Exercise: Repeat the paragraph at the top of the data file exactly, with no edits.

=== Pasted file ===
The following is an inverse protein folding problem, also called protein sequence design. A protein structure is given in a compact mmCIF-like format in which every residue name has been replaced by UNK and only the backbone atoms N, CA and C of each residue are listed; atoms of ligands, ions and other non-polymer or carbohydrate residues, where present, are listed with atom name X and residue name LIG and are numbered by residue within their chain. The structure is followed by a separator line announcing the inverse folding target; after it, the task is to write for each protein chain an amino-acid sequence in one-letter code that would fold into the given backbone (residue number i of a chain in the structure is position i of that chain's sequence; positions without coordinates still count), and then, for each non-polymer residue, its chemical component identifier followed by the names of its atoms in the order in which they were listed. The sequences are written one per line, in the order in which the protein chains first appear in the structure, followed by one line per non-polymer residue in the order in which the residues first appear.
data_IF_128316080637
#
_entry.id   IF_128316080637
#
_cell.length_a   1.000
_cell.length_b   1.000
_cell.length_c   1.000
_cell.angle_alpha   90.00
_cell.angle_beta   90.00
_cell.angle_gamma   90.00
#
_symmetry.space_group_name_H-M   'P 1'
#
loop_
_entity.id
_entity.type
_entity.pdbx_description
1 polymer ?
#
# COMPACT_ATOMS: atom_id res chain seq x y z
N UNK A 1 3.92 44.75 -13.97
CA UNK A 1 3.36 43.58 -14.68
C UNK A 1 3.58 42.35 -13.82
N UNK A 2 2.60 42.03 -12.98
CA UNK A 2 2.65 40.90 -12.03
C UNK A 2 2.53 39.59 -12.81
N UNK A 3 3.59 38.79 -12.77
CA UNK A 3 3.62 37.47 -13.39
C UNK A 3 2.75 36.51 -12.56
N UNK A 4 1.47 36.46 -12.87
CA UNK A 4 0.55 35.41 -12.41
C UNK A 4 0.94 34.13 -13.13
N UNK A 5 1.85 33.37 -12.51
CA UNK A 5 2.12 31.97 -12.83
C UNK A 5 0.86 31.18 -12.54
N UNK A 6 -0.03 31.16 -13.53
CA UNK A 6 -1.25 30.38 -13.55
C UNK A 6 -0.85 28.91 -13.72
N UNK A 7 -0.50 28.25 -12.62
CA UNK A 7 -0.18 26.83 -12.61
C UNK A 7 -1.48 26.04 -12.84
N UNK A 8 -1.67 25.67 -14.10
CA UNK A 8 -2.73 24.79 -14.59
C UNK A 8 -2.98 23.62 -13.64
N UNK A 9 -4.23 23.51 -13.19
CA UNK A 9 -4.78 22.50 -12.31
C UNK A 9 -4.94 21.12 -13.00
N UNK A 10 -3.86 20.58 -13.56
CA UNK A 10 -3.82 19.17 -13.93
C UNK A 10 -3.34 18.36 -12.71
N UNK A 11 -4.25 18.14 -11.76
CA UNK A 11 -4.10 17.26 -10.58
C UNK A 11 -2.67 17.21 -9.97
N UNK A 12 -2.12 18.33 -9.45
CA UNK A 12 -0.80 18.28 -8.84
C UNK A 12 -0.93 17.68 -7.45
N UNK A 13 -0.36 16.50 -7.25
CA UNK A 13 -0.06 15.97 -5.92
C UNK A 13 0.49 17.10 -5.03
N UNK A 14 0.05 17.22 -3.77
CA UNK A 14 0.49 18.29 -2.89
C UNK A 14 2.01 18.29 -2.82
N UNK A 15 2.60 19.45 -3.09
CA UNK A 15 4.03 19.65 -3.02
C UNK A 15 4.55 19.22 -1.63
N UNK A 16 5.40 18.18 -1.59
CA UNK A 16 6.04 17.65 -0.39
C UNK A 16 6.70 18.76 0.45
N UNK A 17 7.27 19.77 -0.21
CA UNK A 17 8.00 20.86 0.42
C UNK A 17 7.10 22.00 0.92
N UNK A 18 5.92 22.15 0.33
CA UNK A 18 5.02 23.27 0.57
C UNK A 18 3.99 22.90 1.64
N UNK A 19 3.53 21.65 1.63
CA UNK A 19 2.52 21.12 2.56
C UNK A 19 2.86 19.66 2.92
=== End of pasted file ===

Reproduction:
The following is an inverse protein folding problem, also called protein sequence design. A protein structure is given in a compact mmCIF-like format in which every residue name has been replaced by UNK and only the backbone atoms N, CA and C of each residue are listed; atoms of ligands, ions and other non-polymer or carbohydrate residues, where present, are listed with atom name X and residue name LIG and are numbered by residue within their chain. The structure is followed by a separator line announcing the inverse folding target; after it, the task is to write for each protein chain an amino-acid sequence in one-letter code that would fold into the given backbone (residue number i of a chain in the structure is position i of that chain's sequence; positions without coordinates still count), and then, for each non-polymer residue, its chemical component identifier followed by the names of its atoms in the order in which they were listed. The sequences are written one per line, in the order in which the protein chains first appear in the structure, followed by one line per non-polymer residue in the order in which the residues first appear.